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Long-winded applicants and presentation brevity


I'm all about brief, hard-hitting staff presentations that lay out the key deliberative points for the board on a given application in a few minutes. I wish I could claim that all of our applicants do the same, but I'd be lying if I did.

In my current gig, applicants before the board are usually given as much time as they'd like for their presentations. Could be 5 minutes, 10 minutes, or as much as 40-45 minutes for a team presentation. In the city that I planned for previously, the planning commission chair would simply state "you're out of time" regardless of whether or not the applicant was finished; 15 minutes maximum per applicant presentation was the typical allowance, but it had to be this way for reasons of sheer volume. These are two very different cities, located in two different regions of the country with different local cultures, so it's not apples to apples. However, for the sake of getting us all out of there at a semi-reasonable hour, controlling the agenda through requiring presentations to adhere to a reasonable timeframe is vital in my view.

How does the planning commissioner/board chair in your community manage applicants so that 'presentation creep' doesn't suck down a whole evening? What's an appropriate maximum presentation length, given your community's context? And what are you doing as staff to help tighten the evening up?


You need a strong leader (Mayor or Chair) to set speaker time limits. They must be consistent and explained at every meeting at the beginning. Be strong with your applicants when you tell them the requirements of their presentation (format, length, Q&A, etc). Cut off the long-winded after a 30 second grace period. Be harsh and the word will get out to keep it within the timeframe.

In a former gig, the rules varied a bit.
At P&Z:
-staff portion was expected to be longer than the applicant's
-applicant wasn't expected/required to make a presentation, but they/someone with knowledge and authority to agree to conditions had better be at the meeting or you would be postponed to next meeting
-if applicant had a presentation, better be 15 min or less, including Q&A

At Council:
-applicant is expected to make a presentation
-staff had better have a detailed presentation
-staff had better have briefed the CM and Assistant CM on all details, which cuts down on their interruptions and questions
-Mayor didn't have a hard timeline for the applicant but would impose limits on speakers at the meeting that were only there in support of/in opposition to the request
-Staff was expected to stay until the entire meeting was over

This was different for me. Most of the places I've been, if staff wasn't running the meeting, then staff could leave when their portion was done. One place I worked had such a rigid staff presentation template, it was rare for a staff presentation on a standard plat/replat/zoning/site plan to be over 5 min. Applicants had 15 minutes (regardless of complexity), not including Q&A, with all other speakers limited usually to 3 minutes, but could "cede" their time to another. Staff left Council meetings when their items/sections were done, but could stay if they wanted to.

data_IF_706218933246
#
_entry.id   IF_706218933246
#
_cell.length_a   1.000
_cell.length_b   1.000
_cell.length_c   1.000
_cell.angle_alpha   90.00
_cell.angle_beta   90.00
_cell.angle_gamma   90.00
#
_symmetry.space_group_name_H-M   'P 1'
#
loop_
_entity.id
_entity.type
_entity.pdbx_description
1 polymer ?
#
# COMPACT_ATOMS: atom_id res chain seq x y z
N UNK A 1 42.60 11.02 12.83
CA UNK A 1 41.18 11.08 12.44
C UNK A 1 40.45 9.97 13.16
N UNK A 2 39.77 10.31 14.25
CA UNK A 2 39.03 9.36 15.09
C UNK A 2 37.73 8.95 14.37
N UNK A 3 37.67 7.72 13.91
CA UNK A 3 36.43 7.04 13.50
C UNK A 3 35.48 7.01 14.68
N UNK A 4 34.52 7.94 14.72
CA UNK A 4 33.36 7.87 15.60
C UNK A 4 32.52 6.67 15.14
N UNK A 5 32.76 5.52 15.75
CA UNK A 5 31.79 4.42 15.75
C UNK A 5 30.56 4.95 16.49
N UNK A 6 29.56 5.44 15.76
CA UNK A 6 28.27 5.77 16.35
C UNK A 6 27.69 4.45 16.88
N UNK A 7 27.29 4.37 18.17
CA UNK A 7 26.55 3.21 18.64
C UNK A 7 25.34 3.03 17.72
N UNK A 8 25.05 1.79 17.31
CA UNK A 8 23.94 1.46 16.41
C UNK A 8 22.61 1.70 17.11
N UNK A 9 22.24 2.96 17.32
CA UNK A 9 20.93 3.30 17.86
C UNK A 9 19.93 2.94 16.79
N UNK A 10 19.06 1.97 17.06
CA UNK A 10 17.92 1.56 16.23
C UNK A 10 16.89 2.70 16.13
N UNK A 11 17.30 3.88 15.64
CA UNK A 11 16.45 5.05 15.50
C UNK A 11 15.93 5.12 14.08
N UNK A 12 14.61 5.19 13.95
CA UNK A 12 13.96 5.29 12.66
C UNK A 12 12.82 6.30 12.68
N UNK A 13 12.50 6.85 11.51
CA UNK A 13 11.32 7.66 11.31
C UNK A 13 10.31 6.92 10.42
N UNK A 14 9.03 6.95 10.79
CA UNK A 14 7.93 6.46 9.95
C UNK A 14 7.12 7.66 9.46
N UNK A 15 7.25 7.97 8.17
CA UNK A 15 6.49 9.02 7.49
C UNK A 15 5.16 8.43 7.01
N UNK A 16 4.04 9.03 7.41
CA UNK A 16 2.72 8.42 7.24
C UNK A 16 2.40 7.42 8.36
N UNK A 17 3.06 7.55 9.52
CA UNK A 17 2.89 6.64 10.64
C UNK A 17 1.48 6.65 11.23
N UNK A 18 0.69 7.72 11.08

Chairman of the bored
Staff member
I had a Fortune 500 company (who, incidentally, accounts for 20% of the entire taxable value of the community) that requested a modest height variance a few years ago involving a 100+ million dollar factory expansion that would bring in scores of new high paying jobs. They'd hired a fresh faced and eager young gentleman to pitch it to the Zoning Board. The young man stops by wearing a $2500 Armani suit and Rolex, to check with me beforehand to see if we had the tech available to show a short film, and how many lawyers and engineers should they bring, and they wanted to ensure there would be sufficient time for three different people to make different parts of the presentation......I had to stop him. "You do understand, don't you, that you could probably show up in a beer stained concert tee and say 'grant this variance...because reasons' and they'll grant the variance. Less is more in your case." He evidently took my advice to heart as he kept the presentation to under five minutes. A public hearing was opened, wherein the only question posed was 'you're bringing in how many new jobs?' It took almost a full 8 seconds following the closure of the public hearing for someone to make a motion to approve.
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Staff member
My counsel to applicants is basically 'the more you talk, the worse your chances of approval'. The wise ones get my drift.